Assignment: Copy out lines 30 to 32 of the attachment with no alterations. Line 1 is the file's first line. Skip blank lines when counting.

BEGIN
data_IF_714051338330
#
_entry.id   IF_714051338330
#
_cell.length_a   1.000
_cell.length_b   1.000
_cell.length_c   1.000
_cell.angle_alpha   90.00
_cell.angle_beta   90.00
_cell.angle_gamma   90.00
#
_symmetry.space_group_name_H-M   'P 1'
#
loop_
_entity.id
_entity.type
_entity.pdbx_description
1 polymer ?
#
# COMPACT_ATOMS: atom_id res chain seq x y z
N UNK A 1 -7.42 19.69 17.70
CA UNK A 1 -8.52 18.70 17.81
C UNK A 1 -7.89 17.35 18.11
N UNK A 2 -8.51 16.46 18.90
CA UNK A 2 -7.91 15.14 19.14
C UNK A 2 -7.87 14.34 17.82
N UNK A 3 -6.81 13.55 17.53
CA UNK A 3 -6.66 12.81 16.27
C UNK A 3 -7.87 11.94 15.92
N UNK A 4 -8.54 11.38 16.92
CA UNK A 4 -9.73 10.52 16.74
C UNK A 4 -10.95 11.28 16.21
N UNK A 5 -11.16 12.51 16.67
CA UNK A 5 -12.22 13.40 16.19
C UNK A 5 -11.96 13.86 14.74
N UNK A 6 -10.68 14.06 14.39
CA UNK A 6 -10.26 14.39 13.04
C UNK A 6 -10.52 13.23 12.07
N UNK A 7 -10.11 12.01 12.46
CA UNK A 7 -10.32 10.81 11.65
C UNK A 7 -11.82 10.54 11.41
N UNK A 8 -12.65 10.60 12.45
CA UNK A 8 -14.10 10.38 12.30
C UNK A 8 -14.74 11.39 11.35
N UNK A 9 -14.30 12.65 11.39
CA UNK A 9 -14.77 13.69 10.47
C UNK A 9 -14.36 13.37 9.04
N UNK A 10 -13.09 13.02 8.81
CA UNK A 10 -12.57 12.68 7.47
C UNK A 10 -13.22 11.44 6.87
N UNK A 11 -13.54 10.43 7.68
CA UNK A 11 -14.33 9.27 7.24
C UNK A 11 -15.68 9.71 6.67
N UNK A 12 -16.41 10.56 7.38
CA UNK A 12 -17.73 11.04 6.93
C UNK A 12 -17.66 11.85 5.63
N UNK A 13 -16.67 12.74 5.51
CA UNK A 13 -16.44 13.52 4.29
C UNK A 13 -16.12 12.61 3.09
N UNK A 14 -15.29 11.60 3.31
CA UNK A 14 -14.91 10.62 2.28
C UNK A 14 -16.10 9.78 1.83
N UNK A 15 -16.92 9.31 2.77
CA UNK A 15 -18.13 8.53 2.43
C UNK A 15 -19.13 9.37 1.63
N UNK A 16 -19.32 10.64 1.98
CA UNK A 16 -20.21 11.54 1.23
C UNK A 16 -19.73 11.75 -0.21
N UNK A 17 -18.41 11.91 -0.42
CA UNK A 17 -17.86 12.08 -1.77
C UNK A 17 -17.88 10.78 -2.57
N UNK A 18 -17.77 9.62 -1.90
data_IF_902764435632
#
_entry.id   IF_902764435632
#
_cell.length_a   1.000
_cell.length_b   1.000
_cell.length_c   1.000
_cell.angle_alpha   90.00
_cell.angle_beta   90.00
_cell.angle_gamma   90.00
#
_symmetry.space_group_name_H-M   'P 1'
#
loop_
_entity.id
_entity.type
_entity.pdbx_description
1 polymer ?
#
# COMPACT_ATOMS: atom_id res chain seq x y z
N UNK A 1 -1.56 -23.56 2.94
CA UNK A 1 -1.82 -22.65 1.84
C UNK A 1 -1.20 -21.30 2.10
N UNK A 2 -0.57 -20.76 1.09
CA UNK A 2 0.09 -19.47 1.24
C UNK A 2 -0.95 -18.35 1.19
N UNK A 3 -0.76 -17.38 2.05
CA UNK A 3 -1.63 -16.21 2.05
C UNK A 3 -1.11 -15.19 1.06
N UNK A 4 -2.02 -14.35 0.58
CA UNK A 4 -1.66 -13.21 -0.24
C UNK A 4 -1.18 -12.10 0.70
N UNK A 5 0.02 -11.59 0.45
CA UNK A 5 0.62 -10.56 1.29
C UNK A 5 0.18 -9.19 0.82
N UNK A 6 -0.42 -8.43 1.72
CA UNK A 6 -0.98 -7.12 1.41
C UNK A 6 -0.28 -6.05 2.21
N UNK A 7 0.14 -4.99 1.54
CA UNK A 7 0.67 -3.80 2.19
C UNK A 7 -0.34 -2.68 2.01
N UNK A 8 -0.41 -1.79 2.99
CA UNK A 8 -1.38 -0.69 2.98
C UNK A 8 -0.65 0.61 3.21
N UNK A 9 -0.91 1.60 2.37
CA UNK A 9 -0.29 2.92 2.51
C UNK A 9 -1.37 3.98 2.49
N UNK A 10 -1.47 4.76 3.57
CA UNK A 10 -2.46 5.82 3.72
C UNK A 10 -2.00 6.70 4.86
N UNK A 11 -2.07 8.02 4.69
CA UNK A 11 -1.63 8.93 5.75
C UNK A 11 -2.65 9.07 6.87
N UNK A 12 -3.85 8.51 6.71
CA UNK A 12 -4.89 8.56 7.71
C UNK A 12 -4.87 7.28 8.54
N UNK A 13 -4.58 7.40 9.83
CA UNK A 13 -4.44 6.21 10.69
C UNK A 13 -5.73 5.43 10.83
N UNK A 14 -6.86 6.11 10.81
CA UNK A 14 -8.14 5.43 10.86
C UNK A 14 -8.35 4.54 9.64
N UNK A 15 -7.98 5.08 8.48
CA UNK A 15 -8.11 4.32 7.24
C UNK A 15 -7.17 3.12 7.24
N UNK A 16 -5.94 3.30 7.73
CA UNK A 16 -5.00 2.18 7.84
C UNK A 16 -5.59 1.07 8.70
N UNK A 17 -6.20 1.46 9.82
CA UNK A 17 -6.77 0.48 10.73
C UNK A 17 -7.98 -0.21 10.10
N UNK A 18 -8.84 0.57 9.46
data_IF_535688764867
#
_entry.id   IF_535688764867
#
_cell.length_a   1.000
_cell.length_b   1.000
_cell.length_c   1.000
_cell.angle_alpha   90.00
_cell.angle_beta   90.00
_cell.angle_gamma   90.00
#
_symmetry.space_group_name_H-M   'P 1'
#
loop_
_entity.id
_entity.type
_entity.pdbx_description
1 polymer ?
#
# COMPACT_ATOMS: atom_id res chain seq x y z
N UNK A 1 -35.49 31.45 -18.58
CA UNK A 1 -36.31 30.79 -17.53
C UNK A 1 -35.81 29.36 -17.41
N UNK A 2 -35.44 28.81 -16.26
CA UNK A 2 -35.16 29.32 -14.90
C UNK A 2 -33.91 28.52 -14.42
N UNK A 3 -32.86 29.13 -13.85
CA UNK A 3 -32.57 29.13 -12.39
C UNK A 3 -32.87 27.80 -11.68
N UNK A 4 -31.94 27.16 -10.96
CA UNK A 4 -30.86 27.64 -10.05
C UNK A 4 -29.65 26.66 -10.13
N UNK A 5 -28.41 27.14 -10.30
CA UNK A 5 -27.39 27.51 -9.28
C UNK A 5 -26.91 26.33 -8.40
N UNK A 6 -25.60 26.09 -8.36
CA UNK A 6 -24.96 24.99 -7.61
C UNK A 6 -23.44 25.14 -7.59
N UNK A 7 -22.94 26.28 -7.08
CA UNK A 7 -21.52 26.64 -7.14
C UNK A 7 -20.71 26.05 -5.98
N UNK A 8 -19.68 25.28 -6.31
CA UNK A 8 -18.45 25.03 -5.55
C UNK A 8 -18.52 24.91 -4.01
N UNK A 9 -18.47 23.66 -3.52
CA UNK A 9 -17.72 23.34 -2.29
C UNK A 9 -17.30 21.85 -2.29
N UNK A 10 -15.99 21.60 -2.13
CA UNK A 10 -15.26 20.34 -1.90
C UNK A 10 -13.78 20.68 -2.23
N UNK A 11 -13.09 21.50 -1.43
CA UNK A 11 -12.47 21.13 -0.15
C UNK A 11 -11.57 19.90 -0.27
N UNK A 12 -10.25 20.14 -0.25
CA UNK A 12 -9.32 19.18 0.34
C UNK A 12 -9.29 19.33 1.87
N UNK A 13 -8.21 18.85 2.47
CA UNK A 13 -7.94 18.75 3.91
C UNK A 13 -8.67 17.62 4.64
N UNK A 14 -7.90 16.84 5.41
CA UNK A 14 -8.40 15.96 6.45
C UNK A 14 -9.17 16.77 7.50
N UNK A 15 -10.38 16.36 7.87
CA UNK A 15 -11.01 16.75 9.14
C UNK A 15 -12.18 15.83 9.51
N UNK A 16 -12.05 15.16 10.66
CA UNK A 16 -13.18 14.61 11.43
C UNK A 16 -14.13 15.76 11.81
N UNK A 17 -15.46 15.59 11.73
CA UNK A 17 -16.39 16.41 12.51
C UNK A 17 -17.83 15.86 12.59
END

N UNK A 4 -8.54 11.38 16.92
CA UNK A 4 -9.73 10.52 16.74
C UNK A 4 -10.95 11.28 16.21